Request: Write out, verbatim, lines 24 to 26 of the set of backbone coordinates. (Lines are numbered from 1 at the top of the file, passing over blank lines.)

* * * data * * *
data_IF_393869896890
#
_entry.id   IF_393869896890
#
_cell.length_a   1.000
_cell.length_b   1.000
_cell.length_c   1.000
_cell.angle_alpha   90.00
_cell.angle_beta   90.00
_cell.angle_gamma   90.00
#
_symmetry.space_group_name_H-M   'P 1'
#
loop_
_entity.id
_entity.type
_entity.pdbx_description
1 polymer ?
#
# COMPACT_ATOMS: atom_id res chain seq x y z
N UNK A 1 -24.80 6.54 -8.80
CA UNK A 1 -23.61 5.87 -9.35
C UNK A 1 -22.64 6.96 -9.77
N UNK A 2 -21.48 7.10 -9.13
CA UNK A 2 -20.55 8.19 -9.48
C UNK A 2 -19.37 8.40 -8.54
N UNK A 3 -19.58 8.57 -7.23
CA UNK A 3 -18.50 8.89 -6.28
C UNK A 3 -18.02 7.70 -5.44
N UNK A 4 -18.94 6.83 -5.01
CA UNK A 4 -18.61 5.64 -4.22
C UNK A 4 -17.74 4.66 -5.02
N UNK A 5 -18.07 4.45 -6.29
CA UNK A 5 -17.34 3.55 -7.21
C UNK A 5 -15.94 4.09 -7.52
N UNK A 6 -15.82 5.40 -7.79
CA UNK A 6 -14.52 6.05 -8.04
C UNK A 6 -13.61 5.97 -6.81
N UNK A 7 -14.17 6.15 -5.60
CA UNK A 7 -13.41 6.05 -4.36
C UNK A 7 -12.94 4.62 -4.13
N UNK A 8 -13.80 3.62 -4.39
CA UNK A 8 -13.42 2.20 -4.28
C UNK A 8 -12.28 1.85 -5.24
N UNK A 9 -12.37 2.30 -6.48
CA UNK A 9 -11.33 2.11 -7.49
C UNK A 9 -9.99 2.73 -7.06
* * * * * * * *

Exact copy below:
N UNK A 2 -21.48 7.10 -9.13
CA UNK A 2 -20.55 8.19 -9.48
C UNK A 2 -19.37 8.40 -8.54